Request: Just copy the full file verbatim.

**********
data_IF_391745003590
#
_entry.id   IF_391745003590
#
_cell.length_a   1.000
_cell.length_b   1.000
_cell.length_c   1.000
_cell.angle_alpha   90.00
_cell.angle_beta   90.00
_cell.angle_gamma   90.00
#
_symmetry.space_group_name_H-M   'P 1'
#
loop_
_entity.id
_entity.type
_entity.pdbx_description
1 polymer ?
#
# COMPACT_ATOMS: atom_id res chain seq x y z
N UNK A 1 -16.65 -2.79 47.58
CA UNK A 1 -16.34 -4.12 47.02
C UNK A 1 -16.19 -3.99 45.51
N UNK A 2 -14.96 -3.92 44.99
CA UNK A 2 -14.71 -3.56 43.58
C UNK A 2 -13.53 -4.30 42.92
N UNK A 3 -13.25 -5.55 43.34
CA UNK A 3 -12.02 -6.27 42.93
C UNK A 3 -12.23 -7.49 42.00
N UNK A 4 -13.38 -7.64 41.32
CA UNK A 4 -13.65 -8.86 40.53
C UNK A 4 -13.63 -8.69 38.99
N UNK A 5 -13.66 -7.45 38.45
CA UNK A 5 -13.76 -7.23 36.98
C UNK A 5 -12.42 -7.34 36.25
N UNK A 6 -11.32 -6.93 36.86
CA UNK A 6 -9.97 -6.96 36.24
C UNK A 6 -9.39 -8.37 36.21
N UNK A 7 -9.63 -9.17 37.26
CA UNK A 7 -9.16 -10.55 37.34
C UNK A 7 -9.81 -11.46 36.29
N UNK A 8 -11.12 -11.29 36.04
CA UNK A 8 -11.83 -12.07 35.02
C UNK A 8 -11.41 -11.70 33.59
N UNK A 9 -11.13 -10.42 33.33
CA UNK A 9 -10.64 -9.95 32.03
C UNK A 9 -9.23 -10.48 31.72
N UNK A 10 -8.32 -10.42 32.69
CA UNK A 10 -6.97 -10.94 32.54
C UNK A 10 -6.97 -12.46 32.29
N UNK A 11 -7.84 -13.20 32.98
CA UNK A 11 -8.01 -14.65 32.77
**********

data_IF_391745003590
#
_entry.id   IF_391745003590
#
_cell.length_a   1.000
_cell.length_b   1.000
_cell.length_c   1.000
_cell.angle_alpha   90.00
_cell.angle_beta   90.00
_cell.angle_gamma   90.00
#
_symmetry.space_group_name_H-M   'P 1'
#
loop_
_entity.id
_entity.type
_entity.pdbx_description
1 polymer ?
#
# COMPACT_ATOMS: atom_id res chain seq x y z
N UNK A 1 -16.65 -2.79 47.58
CA UNK A 1 -16.34 -4.12 47.02
C UNK A 1 -16.19 -3.99 45.51
N UNK A 2 -14.96 -3.92 44.99
CA UNK A 2 -14.71 -3.56 43.58
C UNK A 2 -13.53 -4.30 42.92
N UNK A 3 -13.25 -5.55 43.34
CA UNK A 3 -12.02 -6.27 42.93
C UNK A 3 -12.23 -7.49 42.00
N UNK A 4 -13.38 -7.64 41.32
CA UNK A 4 -13.65 -8.86 40.53
C UNK A 4 -13.63 -8.69 38.99
N UNK A 5 -13.66 -7.45 38.45
CA UNK A 5 -13.76 -7.23 36.98
C UNK A 5 -12.42 -7.34 36.25
N UNK A 6 -11.32 -6.93 36.86
CA UNK A 6 -9.97 -6.96 36.24
C UNK A 6 -9.39 -8.37 36.21
N UNK A 7 -9.63 -9.17 37.26
CA UNK A 7 -9.16 -10.55 37.34
C UNK A 7 -9.81 -11.46 36.29
N UNK A 8 -11.12 -11.29 36.04
CA UNK A 8 -11.83 -12.07 35.02
C UNK A 8 -11.41 -11.70 33.59
N UNK A 9 -11.13 -10.42 33.33
CA UNK A 9 -10.64 -9.95 32.03
C UNK A 9 -9.23 -10.48 31.72
N UNK A 10 -8.32 -10.42 32.69
CA UNK A 10 -6.97 -10.94 32.54
C UNK A 10 -6.97 -12.46 32.29
N UNK A 11 -7.84 -13.20 32.98
CA UNK A 11 -8.01 -14.65 32.77